Let’s get lost.

52-og

The Lost City of Z, directed by James Gray follows the life of Percy Fawcett (Charlie Hunnam) who becomes obsessed with finding a lost civilization after mapping part of the Amazon. The film gives us a wholistic look at Fawcett’s life, and shows how deadly obsessions can be.

Sporting a strong cast (including Robert Pattinson as Henry Costin—he has come a long way as an actor since Twilight!) the film rarely misses a beat. Fawcett is shown as ahead of his time in that he views the native Amazonians as human. His desire to prove this lost civilization exists risks his social standing—and his life.

The film is an adventure and a commentary on the limits/end of empire at the same time. Gray effectively holds the mirror up to upper crust British society and forces the viewer to see the major social issues present at the time.

Spread between decades (and continents), this film has a massive scope that does a strong job of not feeling too thin on character development. However, it is Hunnam’s show, and we get to know Percy more than anyone else. The nature of his obsession is elusive, and I liked this decision. Instead of having him give lengthy monologues about what the city means to him we instead get an indication of the ineffability of desire. This subtle change in focus makes the film compelling, while at the same time making it complex.

I know some folks didn’t like the lack of explosive action here, but I imagine this is more a real look at exploration. Boredom, bugs, and hunger seem to be as dangerous (if not more so) than the hostile tribes they encounter. I imagine early explorers were more miserable in the heat than anything else.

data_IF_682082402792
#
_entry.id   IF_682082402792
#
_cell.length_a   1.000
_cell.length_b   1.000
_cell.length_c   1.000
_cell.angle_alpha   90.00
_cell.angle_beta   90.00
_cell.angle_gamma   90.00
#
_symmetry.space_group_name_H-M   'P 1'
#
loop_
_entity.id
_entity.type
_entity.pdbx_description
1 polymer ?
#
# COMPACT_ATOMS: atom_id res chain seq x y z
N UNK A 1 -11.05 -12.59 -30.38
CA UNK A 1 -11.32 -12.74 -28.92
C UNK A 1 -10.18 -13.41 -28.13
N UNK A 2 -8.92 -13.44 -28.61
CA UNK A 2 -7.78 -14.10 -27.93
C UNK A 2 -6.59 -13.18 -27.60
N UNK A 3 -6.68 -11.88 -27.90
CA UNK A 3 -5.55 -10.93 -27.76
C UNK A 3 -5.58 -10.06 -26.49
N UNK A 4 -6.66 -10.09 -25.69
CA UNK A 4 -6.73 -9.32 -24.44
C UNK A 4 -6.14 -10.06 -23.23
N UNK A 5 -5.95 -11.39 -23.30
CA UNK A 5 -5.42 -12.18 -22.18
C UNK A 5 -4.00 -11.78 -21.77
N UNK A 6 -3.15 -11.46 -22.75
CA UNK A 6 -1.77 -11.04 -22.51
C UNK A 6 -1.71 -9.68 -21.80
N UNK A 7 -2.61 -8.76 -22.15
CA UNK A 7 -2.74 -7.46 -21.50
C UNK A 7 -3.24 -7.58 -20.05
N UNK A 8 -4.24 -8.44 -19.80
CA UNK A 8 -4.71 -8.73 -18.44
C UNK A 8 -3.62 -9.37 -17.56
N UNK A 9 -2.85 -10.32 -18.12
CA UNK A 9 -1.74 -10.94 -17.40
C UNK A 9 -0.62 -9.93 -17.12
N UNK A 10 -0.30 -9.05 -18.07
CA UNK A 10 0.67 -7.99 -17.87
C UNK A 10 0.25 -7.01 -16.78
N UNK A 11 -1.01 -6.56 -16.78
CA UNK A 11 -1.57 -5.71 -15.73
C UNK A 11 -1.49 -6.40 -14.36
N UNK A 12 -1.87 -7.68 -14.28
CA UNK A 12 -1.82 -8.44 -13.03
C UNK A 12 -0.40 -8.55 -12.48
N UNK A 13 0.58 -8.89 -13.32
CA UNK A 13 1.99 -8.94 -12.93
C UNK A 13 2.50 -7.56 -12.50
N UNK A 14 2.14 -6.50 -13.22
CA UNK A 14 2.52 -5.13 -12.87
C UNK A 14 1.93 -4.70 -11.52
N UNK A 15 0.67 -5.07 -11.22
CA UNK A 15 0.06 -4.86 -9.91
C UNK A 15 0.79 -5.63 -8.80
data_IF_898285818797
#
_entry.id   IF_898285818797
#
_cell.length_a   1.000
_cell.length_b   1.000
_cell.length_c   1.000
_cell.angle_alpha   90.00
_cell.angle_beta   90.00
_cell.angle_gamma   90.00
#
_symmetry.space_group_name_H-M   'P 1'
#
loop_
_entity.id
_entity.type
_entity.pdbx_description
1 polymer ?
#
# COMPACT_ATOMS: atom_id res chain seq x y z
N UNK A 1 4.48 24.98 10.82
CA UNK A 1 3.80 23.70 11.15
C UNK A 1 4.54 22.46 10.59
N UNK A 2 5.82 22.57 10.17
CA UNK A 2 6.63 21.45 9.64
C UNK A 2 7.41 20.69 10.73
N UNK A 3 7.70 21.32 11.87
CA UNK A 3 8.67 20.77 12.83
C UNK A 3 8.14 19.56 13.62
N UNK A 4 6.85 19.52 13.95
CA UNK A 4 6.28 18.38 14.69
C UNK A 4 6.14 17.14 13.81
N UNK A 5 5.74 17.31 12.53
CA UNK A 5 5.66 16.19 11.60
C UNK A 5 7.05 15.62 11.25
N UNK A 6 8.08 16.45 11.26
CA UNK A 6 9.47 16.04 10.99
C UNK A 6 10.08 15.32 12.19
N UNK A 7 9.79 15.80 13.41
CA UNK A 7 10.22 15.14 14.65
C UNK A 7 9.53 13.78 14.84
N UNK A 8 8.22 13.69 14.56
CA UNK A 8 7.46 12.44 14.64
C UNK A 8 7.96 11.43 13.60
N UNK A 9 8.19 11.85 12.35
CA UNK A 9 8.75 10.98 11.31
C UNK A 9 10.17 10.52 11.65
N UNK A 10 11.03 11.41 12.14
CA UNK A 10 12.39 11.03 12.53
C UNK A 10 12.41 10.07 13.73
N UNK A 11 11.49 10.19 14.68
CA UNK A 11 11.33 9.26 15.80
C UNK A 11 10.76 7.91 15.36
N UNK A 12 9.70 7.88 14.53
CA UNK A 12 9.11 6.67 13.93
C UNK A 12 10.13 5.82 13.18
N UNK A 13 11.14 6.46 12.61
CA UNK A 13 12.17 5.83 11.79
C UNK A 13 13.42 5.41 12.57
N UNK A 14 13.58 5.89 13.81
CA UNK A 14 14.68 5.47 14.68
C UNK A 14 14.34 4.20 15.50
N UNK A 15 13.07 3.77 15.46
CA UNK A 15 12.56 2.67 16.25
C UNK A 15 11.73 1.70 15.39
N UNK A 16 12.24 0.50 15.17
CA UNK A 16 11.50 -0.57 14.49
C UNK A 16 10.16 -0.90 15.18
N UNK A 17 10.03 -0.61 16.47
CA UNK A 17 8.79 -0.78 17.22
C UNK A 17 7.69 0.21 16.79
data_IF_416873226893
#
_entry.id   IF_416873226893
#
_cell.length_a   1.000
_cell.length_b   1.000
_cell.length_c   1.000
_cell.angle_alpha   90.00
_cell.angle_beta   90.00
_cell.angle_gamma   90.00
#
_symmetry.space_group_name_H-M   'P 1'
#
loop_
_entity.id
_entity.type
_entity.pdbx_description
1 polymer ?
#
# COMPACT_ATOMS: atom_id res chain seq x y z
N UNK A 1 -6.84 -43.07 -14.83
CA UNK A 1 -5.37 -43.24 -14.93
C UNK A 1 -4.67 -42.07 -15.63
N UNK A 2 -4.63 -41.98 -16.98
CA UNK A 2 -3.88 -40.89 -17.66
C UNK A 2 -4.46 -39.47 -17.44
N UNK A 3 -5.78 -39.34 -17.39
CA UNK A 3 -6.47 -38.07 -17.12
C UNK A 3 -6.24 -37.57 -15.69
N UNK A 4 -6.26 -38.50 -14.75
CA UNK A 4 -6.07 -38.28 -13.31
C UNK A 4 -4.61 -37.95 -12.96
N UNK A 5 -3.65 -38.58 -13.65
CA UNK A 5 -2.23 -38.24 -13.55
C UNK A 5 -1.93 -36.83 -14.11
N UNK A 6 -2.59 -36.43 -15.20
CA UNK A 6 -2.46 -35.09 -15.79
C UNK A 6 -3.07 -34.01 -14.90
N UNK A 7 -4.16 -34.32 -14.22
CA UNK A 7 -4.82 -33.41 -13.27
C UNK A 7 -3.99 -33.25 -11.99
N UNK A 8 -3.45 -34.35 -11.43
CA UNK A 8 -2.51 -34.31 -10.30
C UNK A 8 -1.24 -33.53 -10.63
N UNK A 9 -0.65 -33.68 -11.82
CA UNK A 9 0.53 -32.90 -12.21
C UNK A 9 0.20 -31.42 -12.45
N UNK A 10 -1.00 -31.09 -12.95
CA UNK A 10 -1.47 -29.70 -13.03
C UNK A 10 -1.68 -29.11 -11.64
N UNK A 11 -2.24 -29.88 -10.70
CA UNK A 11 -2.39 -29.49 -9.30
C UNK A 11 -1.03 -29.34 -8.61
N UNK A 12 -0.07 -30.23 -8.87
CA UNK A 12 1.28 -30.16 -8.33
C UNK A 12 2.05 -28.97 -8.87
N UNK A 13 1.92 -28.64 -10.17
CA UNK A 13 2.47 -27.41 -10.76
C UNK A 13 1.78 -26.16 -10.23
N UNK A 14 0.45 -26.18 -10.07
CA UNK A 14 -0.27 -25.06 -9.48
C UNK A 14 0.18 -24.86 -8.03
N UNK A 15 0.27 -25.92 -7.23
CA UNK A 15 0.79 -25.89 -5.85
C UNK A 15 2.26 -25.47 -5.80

The film looks great. If there is one area where the film slightly lacks, it is that the English countryside is given more picturesque shots than the Amazon. We don’t get a sense of the wonder of this region of the world, or at least not as much as I would have liked. Further, with the enclosed scenes in the jungle we don’t get an overwhelming sense of danger often. When it works, it works quite well, but sometimes it seems too much like a set.

This is a good film that verges on greatness in many ways. I truly enjoyed it, but I can see the limitations of budget throughout. If you like deep character studies, I think this one will prove to be a hidden gem.

Also, I oddly enjoyed the movie more than the book. You can take that for whatever it is worth.

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